Conscious Choice cover

From the press release: In this ground-breaking new history of early America, historian Robert Zimmerman not only exposes the lie behind The New York Times 1619 Project that falsely claims slavery is central to the history of the United States, he also provides profound lessons about the nature of human societies, lessons important for Americans today as well as for all future settlers on Mars and elsewhere in space.

 
Conscious Choice: The origins of slavery in America and why it matters today and for our future in outer space, is a riveting page-turning story that documents how slavery slowly became pervasive in the southern British colonies of North America, colonies founded by a people and culture that not only did not allow slavery but in every way were hostile to the practice.  
Conscious Choice does more however. In telling the tragic history of the Virginia colony and the rise of slavery there, Zimmerman lays out the proper path for creating healthy societies in places like the Moon and Mars.

 

“Zimmerman’s ground-breaking history provides every future generation the basic framework for establishing new societies on other worlds. We would be wise to heed what he says.” —Robert Zubrin, founder of founder of the Mars Society.

 

Available everywhere for $3.99 (before discount) at Amazon, Barnes & Noble, and all ebook vendors, or direct from the ebook publisher, ebookit. And if you buy it from ebookit you don't support the big tech companies and I get a bigger cut much sooner.


New computer models find that the tropical rain forests will not be harmed by increased carbon dioxide in the atmosphere.

The uncertainty of science: New computer models find that the tropical rain forests will not be harmed by increased carbon dioxide in the atmosphere.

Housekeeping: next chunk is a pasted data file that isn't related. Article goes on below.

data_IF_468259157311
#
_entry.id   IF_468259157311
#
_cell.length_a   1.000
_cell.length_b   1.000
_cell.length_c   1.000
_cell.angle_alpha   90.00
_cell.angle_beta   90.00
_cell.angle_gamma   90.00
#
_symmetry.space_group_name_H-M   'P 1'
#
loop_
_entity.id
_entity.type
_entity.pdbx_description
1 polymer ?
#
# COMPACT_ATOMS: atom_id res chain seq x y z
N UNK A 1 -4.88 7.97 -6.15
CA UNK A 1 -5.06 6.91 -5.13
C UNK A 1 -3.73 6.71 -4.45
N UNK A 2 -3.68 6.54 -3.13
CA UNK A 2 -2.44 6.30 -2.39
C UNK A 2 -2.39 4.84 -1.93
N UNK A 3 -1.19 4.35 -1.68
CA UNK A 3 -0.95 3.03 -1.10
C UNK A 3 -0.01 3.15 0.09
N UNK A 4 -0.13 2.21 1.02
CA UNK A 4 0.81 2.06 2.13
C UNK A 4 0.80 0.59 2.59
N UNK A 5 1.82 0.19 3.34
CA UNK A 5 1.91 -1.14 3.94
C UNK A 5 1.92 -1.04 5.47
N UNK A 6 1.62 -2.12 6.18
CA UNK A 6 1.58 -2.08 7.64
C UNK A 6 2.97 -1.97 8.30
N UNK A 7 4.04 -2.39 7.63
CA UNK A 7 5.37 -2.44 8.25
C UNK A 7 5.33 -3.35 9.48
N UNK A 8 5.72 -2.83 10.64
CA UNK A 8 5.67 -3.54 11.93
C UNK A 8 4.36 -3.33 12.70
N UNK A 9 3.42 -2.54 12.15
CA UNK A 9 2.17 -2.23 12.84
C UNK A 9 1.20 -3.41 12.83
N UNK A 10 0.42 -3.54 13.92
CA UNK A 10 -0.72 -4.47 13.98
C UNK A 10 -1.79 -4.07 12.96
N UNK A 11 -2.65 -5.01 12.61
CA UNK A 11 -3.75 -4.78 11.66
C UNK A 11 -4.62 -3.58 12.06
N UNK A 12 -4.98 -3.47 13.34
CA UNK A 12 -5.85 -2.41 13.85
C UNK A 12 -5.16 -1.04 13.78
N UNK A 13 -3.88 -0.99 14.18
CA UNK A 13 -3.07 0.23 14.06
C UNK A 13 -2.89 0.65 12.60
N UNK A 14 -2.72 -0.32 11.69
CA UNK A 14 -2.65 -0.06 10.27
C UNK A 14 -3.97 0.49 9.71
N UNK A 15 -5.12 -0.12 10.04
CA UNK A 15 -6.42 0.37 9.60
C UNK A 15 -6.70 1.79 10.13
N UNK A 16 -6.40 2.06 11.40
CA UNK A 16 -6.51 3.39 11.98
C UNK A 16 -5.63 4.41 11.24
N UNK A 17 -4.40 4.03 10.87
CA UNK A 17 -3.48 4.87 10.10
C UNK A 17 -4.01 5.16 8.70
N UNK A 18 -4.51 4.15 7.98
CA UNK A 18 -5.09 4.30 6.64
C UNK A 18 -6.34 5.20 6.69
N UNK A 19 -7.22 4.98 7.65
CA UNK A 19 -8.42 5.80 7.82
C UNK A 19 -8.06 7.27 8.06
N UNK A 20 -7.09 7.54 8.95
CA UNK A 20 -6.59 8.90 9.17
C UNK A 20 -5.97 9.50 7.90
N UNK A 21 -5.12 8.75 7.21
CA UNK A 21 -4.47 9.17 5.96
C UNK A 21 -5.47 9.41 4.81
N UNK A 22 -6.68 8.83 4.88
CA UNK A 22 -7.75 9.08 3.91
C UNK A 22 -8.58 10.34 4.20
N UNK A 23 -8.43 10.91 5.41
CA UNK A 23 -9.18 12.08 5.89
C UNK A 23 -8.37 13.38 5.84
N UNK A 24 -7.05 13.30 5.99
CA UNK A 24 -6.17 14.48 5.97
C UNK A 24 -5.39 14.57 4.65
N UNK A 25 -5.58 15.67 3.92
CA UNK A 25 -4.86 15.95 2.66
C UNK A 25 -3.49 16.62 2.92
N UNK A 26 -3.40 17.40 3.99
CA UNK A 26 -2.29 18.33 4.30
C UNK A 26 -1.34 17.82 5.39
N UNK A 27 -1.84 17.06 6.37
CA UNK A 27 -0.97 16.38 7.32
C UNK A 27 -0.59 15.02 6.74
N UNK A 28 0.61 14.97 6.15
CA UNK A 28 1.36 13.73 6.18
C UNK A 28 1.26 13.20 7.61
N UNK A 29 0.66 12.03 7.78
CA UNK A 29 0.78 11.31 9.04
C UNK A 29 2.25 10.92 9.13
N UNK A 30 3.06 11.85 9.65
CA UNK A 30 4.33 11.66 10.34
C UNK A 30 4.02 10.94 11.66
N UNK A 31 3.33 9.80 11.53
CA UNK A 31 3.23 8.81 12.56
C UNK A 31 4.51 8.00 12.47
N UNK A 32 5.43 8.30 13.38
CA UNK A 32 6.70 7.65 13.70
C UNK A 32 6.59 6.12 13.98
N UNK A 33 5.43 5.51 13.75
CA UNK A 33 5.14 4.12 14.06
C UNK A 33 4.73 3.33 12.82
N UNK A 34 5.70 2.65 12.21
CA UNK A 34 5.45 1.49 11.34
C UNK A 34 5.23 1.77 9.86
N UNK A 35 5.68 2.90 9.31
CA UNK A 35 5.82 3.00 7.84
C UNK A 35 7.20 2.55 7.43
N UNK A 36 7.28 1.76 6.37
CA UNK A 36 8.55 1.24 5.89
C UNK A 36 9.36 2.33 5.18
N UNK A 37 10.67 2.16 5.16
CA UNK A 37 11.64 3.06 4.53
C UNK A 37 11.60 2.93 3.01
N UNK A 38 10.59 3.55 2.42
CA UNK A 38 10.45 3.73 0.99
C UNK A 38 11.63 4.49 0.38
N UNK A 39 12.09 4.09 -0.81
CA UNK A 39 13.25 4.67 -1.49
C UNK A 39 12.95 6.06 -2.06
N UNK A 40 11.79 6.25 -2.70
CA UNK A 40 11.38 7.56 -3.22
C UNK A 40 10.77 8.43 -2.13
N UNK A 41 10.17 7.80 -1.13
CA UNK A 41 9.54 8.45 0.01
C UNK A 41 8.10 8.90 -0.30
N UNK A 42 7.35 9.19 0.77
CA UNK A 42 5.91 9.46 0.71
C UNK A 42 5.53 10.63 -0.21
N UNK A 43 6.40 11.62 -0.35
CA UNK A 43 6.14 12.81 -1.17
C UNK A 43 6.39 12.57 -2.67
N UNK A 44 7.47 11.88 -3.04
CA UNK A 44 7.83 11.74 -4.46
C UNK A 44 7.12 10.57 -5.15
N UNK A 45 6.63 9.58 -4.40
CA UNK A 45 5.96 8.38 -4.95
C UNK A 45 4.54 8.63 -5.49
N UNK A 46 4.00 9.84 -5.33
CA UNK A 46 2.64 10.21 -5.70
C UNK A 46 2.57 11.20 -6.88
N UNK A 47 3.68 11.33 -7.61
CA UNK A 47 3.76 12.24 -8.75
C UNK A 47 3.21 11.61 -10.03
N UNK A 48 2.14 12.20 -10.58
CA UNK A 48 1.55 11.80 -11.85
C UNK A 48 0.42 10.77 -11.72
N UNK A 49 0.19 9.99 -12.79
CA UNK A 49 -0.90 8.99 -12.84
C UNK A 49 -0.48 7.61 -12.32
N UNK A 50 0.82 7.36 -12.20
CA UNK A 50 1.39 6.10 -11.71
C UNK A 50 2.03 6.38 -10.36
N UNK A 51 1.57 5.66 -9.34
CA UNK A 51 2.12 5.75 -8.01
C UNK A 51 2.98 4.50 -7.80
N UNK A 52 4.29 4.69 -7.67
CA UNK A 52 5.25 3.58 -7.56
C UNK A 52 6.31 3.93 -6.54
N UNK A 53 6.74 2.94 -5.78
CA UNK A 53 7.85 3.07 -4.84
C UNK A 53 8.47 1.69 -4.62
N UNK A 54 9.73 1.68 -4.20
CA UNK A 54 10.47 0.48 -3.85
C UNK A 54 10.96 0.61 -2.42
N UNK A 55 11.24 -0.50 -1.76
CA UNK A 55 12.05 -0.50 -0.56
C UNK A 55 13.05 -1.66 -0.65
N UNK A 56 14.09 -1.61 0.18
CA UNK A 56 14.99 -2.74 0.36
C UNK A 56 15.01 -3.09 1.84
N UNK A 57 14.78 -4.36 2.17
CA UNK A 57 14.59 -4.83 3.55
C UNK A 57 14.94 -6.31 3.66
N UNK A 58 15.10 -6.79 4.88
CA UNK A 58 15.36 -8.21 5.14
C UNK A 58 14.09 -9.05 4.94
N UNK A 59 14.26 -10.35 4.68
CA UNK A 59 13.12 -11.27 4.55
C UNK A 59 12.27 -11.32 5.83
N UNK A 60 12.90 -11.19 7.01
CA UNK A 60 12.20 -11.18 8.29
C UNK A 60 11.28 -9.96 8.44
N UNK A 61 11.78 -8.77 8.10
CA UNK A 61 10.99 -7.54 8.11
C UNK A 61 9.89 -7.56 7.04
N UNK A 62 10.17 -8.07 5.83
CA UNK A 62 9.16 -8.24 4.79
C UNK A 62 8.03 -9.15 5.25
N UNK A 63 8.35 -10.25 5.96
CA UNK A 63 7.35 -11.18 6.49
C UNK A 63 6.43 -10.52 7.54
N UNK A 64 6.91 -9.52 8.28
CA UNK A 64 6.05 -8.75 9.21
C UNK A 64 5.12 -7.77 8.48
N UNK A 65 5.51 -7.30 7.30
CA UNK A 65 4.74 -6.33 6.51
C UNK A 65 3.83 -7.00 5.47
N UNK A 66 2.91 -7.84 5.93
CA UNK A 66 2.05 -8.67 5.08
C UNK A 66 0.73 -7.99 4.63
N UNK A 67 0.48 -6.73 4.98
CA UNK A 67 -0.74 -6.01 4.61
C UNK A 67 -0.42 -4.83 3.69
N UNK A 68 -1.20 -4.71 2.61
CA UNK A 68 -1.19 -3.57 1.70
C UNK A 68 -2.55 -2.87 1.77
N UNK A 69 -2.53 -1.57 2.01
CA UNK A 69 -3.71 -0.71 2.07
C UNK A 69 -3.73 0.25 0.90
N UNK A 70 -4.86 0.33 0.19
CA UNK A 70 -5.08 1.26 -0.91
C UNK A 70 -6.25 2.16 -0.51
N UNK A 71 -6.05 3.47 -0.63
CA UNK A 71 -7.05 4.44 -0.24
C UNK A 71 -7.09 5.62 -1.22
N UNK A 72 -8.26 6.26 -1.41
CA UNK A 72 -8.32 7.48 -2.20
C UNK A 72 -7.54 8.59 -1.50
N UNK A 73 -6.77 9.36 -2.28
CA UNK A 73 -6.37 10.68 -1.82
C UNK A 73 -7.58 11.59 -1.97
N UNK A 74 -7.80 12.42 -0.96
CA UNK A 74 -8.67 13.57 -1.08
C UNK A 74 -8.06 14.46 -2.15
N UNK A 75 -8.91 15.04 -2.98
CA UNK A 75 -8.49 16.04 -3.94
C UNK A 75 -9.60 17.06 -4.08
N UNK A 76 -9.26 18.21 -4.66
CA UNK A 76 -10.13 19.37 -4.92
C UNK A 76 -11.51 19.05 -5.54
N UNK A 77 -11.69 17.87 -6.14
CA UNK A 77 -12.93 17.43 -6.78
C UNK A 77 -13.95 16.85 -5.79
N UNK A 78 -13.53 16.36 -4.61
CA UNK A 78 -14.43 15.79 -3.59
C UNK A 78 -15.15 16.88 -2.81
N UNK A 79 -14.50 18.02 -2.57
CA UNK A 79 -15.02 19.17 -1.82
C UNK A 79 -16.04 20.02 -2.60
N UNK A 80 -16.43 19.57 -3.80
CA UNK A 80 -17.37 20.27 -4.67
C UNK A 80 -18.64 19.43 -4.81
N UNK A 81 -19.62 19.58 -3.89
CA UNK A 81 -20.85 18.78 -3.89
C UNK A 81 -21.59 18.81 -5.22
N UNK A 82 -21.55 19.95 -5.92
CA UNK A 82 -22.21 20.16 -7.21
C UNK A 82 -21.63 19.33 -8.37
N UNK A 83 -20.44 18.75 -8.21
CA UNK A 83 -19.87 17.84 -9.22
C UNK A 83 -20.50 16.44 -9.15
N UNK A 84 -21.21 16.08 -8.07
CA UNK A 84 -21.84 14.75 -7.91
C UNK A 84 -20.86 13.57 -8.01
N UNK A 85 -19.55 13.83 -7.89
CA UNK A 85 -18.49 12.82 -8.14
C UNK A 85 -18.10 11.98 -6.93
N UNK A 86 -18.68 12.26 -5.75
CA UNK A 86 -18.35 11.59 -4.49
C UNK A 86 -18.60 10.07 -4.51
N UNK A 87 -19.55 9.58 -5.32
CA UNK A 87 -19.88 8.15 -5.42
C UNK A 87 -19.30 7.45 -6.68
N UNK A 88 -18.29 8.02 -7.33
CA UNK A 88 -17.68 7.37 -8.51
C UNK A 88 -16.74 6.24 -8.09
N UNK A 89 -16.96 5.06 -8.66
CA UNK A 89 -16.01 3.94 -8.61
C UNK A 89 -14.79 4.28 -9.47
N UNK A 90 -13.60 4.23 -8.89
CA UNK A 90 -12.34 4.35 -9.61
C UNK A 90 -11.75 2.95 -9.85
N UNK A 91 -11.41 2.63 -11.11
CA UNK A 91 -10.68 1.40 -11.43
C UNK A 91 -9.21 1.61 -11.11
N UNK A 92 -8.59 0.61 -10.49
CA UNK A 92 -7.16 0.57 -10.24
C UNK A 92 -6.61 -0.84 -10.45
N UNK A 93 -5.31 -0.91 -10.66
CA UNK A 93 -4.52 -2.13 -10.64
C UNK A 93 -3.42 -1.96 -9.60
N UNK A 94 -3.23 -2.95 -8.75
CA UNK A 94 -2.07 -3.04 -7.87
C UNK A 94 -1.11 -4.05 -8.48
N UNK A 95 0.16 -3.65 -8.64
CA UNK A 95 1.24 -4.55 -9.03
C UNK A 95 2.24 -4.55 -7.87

Tropical forests are unlikely to die off as a result of the predicted rise in atmospheric greenhouse gases this century, a new study finds. The analysis refutes previous work that predicted the catastrophic loss of the Amazon rainforest as one of the more startling potential outcomes of climate change.

In the most extensive study of its kind, an international team of scientists simulated the effect of business-as-usual emissions on the amounts of carbon locked up in tropical forests across Amazonia, Central America, Asia and Africa through to 2100. They compared the results from 22 different global climate models teamed with various models of land-surface processes. In all but one simulation, rainforests across the three regions retained their carbon stocks even as atmospheric carbon dioxide concentration increased throughout the century.

The study provides “robust evidence for the resilience of tropical rainforests”, says lead author Chris Huntingford, a climate modeller at the UK’s Centre for Ecology and Hydrology in Wallingford. But uncertainties remain, he adds.

First, this prediction is based on a computer model, which is as likely to be as right as the previous pessimistic predictions. With that in mind, no one should start dancing for joy. The long term consequences of increased carbon dioxide in the atmosphere remain unknown.

Second, I am baffled by the previous predictions that favored catastrophe for the tropical jungles because of increased levels of carbon dioxide. Plants breath CO2. They prosper from it. If you put more in the atmosphere they will thrive. Moreover, the tropical jungles are already hot, and the plant life there is adapted to that heat. Raising the global temperature should not hurt them significantly.

Finally, faced with a result that defuses all the crisis-mongering of the global warming crowd, the author of the article feels obliged at the end to emphasis their new bugaboo: extreme weather! It’s coming! Duck your heads!

But don’t worry. When weather extremes also fail to appear, they will find something else to scream about.

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